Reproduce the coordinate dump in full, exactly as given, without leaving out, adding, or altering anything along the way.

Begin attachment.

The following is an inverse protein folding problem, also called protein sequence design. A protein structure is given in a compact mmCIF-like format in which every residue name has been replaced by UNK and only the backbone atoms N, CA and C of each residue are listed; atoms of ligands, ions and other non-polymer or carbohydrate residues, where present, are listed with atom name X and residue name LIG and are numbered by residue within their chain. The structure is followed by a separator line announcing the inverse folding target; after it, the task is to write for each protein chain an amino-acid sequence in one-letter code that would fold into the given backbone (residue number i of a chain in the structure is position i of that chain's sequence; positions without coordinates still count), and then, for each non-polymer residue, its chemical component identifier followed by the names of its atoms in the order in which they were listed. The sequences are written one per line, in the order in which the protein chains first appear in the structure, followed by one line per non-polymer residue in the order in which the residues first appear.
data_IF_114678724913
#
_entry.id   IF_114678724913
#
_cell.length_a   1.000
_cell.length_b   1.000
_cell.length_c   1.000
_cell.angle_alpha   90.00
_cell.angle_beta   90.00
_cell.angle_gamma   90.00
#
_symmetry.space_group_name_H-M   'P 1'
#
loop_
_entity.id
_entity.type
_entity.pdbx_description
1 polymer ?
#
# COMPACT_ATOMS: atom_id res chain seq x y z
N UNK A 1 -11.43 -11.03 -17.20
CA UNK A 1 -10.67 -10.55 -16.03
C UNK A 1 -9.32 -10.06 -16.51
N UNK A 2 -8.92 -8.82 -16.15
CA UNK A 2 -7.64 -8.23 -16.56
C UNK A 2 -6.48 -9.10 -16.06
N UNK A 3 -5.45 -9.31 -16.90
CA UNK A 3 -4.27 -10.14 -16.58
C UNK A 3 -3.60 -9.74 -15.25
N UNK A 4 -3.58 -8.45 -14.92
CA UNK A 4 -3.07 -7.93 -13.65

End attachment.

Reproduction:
The following is an inverse protein folding problem, also called protein sequence design. A protein structure is given in a compact mmCIF-like format in which every residue name has been replaced by UNK and only the backbone atoms N, CA and C of each residue are listed; atoms of ligands, ions and other non-polymer or carbohydrate residues, where present, are listed with atom name X and residue name LIG and are numbered by residue within their chain. The structure is followed by a separator line announcing the inverse folding target; after it, the task is to write for each protein chain an amino-acid sequence in one-letter code that would fold into the given backbone (residue number i of a chain in the structure is position i of that chain's sequence; positions without coordinates still count), and then, for each non-polymer residue, its chemical component identifier followed by the names of its atoms in the order in which they were listed. The sequences are written one per line, in the order in which the protein chains first appear in the structure, followed by one line per non-polymer residue in the order in which the residues first appear.
data_IF_114678724913
#
_entry.id   IF_114678724913
#
_cell.length_a   1.000
_cell.length_b   1.000
_cell.length_c   1.000
_cell.angle_alpha   90.00
_cell.angle_beta   90.00
_cell.angle_gamma   90.00
#
_symmetry.space_group_name_H-M   'P 1'
#
loop_
_entity.id
_entity.type
_entity.pdbx_description
1 polymer ?
#
# COMPACT_ATOMS: atom_id res chain seq x y z
N UNK A 1 -11.43 -11.03 -17.20
CA UNK A 1 -10.67 -10.55 -16.03
C UNK A 1 -9.32 -10.06 -16.51
N UNK A 2 -8.92 -8.82 -16.15
CA UNK A 2 -7.64 -8.23 -16.56
C UNK A 2 -6.48 -9.10 -16.06
N UNK A 3 -5.45 -9.31 -16.90
CA UNK A 3 -4.27 -10.14 -16.58
C UNK A 3 -3.60 -9.74 -15.25
N UNK A 4 -3.58 -8.45 -14.92
CA UNK A 4 -3.07 -7.93 -13.65